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Re: Dinos galore in JVP 22(3)!!
Rob Gay wrote-
> What other Sinemurian/Pliensbachian tetanurans are out there besides
> Cryolophosaurus and possibly "D." sinensis?
Personally, I think Cryolophosaurus is a ceratosaur-grade theropod, not a
tetanurine. Sereno et al.'s supporting characters are few, and the taxon
comes out in a polytomy with Dilophosaurus and neotheropods when added to
Rauhut's (2000) matrix. Similarly, "Dilophosaurus" sinensis comes out as a
neotheropod of uncertain affinities, so is not necessarily tetanurine
either. In any case, reported tetanurines from the Early Jurassic or
"Saltriosaurus" Dalla Vecchia 2001
Reference- Dalla Vecchia, F. M., 2001. "A New Theropod Dinosaur from the
Lower Jurassic of Italy," Dino Press 3: 81-87.
Norian, Late Triassic
Los Colorados Formation, Argentina
Material- (3-4 m) skull (450 mm), lower jaws, cervical vertebrae, dorsal
vertebrae, ilium, distal tibia, distal fibula, astragalus, calcaneum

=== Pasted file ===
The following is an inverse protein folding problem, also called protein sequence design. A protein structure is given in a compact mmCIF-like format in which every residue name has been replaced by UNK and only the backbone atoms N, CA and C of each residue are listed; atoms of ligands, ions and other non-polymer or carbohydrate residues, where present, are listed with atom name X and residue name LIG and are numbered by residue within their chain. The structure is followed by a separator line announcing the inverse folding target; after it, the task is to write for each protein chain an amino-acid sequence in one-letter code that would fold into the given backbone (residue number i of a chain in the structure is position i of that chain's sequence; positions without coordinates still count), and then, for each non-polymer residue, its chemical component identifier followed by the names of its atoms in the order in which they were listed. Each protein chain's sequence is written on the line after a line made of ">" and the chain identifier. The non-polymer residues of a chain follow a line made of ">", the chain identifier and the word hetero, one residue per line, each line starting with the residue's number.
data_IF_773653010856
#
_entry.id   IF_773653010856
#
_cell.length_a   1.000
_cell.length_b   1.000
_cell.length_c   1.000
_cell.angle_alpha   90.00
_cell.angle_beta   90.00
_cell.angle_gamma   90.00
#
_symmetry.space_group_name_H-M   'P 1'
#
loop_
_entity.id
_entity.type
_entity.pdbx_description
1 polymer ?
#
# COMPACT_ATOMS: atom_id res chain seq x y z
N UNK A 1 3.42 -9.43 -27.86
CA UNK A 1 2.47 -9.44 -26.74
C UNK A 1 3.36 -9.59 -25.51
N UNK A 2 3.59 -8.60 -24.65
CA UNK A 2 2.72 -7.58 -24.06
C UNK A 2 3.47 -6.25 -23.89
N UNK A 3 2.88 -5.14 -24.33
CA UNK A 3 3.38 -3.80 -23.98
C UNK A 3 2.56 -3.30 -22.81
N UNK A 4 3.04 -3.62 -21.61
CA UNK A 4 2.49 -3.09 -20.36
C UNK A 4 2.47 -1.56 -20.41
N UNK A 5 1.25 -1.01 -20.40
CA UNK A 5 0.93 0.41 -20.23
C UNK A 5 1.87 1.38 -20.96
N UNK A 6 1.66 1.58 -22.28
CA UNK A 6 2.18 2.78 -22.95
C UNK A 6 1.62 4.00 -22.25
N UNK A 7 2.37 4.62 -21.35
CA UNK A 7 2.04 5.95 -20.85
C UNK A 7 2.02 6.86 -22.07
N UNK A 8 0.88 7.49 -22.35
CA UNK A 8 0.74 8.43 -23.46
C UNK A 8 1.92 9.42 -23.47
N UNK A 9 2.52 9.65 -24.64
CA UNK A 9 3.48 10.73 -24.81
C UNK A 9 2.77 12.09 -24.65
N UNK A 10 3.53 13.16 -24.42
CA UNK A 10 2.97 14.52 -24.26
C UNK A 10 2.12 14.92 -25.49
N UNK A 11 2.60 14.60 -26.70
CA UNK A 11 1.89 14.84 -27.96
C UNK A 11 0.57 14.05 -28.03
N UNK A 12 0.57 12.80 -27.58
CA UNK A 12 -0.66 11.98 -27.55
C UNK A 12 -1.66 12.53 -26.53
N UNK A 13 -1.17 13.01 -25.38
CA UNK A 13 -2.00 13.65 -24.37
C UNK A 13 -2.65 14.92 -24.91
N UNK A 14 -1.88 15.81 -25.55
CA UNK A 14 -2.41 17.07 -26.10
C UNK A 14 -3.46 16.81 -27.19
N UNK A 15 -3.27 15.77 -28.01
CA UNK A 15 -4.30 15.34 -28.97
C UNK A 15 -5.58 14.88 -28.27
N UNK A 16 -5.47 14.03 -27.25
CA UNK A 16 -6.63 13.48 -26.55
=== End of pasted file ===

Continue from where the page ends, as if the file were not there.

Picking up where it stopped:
References- Arcucci and Coria, 1997. First record of Theropoda (Dinosauria -
Saurischia) from the Los Colorados Formation (Upper Triassic, La Rioja,
Argentina). Ameghiniana 34(4) 531.
Arcucci and Coria, 1998. Skull features of a new primitive theropod from
Argentina. JVP 18(3) 24A-25A.
Eshanosaurus Xu, Zhao and Clark 2001
E. deguchiianus Xu, Zhao and Clark 2001
Hettangian-Pliensbachian, Early Jurassic
Lower Lufeng Formation, Yunnan, China
material- (IVPP V11579) (mandible ~170 mm) dentary, partial splenial
undescribed Dromaeosaurid? (Ford on DML)
Hanson Formation, Antarctica
Of course, "Saltriosaurus" is undescribed and so far lacks compelling
evidence of tetanurine affinity, "Zupaysaurus'" tetanurine identity comes
from a good source but is also not proven by described accounts,
Eshanosaurus may be sauropodomorph, and the Antarctican dromaeosaurid teeth
are both unpublished and only referred tentatively by Ford. So there are no
well-supported tetanurines from earlier than the Middle Jurassic.